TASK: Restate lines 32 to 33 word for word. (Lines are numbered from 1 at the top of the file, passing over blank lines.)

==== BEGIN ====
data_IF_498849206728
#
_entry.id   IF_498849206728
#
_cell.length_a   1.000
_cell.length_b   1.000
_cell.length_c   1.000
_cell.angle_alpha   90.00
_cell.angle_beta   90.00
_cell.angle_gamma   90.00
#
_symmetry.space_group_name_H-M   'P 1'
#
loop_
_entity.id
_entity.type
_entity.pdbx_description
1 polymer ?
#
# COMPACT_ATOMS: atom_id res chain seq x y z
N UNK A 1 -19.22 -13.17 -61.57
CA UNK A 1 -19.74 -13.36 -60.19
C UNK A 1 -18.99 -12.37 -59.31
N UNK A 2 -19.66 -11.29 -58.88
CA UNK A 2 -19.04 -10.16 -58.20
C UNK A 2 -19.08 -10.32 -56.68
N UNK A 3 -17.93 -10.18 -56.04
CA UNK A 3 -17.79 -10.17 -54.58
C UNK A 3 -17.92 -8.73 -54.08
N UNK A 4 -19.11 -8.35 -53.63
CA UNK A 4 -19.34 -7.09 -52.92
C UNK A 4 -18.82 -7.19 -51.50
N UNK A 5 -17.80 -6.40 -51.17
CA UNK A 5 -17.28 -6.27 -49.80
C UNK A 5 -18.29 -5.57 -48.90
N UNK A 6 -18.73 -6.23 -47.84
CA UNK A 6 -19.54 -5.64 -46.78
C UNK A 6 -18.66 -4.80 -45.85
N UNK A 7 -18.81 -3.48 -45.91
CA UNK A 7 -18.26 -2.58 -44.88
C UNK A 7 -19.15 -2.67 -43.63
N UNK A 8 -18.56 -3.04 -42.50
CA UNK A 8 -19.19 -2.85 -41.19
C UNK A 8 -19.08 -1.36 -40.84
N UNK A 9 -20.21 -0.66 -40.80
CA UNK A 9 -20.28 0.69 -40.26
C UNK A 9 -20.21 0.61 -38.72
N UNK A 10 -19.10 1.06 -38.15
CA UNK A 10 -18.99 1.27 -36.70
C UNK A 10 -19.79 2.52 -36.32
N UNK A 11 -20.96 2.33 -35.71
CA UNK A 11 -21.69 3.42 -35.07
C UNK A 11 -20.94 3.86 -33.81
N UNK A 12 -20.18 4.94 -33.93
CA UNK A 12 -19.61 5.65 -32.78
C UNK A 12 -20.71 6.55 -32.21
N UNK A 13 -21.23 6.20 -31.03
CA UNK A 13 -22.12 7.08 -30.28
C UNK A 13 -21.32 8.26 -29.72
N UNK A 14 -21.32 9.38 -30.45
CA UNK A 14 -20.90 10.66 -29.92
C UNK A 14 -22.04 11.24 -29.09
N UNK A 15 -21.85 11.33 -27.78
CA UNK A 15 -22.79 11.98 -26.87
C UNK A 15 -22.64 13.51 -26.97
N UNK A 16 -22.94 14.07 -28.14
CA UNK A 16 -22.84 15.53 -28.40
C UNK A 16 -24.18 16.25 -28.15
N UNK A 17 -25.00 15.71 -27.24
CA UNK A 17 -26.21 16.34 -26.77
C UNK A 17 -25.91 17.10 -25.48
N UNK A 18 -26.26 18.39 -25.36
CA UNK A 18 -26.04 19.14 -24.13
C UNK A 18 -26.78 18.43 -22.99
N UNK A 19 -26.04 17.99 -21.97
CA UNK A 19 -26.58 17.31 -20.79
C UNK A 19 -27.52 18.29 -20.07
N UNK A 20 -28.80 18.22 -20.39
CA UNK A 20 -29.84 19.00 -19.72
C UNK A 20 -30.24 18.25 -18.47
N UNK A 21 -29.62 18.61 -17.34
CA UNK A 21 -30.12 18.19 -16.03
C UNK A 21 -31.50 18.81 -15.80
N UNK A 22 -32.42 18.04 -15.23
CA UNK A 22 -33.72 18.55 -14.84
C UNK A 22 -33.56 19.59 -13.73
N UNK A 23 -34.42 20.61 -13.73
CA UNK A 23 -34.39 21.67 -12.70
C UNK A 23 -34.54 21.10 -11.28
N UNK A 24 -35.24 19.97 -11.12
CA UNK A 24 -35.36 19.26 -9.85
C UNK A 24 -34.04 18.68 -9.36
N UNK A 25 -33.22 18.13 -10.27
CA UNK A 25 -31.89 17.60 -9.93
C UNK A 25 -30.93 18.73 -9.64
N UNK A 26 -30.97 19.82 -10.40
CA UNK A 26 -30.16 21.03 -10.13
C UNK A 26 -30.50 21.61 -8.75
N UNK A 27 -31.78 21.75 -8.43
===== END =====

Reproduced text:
C UNK A 4 -18.82 -7.19 -51.50
N UNK A 5 -17.80 -6.40 -51.17